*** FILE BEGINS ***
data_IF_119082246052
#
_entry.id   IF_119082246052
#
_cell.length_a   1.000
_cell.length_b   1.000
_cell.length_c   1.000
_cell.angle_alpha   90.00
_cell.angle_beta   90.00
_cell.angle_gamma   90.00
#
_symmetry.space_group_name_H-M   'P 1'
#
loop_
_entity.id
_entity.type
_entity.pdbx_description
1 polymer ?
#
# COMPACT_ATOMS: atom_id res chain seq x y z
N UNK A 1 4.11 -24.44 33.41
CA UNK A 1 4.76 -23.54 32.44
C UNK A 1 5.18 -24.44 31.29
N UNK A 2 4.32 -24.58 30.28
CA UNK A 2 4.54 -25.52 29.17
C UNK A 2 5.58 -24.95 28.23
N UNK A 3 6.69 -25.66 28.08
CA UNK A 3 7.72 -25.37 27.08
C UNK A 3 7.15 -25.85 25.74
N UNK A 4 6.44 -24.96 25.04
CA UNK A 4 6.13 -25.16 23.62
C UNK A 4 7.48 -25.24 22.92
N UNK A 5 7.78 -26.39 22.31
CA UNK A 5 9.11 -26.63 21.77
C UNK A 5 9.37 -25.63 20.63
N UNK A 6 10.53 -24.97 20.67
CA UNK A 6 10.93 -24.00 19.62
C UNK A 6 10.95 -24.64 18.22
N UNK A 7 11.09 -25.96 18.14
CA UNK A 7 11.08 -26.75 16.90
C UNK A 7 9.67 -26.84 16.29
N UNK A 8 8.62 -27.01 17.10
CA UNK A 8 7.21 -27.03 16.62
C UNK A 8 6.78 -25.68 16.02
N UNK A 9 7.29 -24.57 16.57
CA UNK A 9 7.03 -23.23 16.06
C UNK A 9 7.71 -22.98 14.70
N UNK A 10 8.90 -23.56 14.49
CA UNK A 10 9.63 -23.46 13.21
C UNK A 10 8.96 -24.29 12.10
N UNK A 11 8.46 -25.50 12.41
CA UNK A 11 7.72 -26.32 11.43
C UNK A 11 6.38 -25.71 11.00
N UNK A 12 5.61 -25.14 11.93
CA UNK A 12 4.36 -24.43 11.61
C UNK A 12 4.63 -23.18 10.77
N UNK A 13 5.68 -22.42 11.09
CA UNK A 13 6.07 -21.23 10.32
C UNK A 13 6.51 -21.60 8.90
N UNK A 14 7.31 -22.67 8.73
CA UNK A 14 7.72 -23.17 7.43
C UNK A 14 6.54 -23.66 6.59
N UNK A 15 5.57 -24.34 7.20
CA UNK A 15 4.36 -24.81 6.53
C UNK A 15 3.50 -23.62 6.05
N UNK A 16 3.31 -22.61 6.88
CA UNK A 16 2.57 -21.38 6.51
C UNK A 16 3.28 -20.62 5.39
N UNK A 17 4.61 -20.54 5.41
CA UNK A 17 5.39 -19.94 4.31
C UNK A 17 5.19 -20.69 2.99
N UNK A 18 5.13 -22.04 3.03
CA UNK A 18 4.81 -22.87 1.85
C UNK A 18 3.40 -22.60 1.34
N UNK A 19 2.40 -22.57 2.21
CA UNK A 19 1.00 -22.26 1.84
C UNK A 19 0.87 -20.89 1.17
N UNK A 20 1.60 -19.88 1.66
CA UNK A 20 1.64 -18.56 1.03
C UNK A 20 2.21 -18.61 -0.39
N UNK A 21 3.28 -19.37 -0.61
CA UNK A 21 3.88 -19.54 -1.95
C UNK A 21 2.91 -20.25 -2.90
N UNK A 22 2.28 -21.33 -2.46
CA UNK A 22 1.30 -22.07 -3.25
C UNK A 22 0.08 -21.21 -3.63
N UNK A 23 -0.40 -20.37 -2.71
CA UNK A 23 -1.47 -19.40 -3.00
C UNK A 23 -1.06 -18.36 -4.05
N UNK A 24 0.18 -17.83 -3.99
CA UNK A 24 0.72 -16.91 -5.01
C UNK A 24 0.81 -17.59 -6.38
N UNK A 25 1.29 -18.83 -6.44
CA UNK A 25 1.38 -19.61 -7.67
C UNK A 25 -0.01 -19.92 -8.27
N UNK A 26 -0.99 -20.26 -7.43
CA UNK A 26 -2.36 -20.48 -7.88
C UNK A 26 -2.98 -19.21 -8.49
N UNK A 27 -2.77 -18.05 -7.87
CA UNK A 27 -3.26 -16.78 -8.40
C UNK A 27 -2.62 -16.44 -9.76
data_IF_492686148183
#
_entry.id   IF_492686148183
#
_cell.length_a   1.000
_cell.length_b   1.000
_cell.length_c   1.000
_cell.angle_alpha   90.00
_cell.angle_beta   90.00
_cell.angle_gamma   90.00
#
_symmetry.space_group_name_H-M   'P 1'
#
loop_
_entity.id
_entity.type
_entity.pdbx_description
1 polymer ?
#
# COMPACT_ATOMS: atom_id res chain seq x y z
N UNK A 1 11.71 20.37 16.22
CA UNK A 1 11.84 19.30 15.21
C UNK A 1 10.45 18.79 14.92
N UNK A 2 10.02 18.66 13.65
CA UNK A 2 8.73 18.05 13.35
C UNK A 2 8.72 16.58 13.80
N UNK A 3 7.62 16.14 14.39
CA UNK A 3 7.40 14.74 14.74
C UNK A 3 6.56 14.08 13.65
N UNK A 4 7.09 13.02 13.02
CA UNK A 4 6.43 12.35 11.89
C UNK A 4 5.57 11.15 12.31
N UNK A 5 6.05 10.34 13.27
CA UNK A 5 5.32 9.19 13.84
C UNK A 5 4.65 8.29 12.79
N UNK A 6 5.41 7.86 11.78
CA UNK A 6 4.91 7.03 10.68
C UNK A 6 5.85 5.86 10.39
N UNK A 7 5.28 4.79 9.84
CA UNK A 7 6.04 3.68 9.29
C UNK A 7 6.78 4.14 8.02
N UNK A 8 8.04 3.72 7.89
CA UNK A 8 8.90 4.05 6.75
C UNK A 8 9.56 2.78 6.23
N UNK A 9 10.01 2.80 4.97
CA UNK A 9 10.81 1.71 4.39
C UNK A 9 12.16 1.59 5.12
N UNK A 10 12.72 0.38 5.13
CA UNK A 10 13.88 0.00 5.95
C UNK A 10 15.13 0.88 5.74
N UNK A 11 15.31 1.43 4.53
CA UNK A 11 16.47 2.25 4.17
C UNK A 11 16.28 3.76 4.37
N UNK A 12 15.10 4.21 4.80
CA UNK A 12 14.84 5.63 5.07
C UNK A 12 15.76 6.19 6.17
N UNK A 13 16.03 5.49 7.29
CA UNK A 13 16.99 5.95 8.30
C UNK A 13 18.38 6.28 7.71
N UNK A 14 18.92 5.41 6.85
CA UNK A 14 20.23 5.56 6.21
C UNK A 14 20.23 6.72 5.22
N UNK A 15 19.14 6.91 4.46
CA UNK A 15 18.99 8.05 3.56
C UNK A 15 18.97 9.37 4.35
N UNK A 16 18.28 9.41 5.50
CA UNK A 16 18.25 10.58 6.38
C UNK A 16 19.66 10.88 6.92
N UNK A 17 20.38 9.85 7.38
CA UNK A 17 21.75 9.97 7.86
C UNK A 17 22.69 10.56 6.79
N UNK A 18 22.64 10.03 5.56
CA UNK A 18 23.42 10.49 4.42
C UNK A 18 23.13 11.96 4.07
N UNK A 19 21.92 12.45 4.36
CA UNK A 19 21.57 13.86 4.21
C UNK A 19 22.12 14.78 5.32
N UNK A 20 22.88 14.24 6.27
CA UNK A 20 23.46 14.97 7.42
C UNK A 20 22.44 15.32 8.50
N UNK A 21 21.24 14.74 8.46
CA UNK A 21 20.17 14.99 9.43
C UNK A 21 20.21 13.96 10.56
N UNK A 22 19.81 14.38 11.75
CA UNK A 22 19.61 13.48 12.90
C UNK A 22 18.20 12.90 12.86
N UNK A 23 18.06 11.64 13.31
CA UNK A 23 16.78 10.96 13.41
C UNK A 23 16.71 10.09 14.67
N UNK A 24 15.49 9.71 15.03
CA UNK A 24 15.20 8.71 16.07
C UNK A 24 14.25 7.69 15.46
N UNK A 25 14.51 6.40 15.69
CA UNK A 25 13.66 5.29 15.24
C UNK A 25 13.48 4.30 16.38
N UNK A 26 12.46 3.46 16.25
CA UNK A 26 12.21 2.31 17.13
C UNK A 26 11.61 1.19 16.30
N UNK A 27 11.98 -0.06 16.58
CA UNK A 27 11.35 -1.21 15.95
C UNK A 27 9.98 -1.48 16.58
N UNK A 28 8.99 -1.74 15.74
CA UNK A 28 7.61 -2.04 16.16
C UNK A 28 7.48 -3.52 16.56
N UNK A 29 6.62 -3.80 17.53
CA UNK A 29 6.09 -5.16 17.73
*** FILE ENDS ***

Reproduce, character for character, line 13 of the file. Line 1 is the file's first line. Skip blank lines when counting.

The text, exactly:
#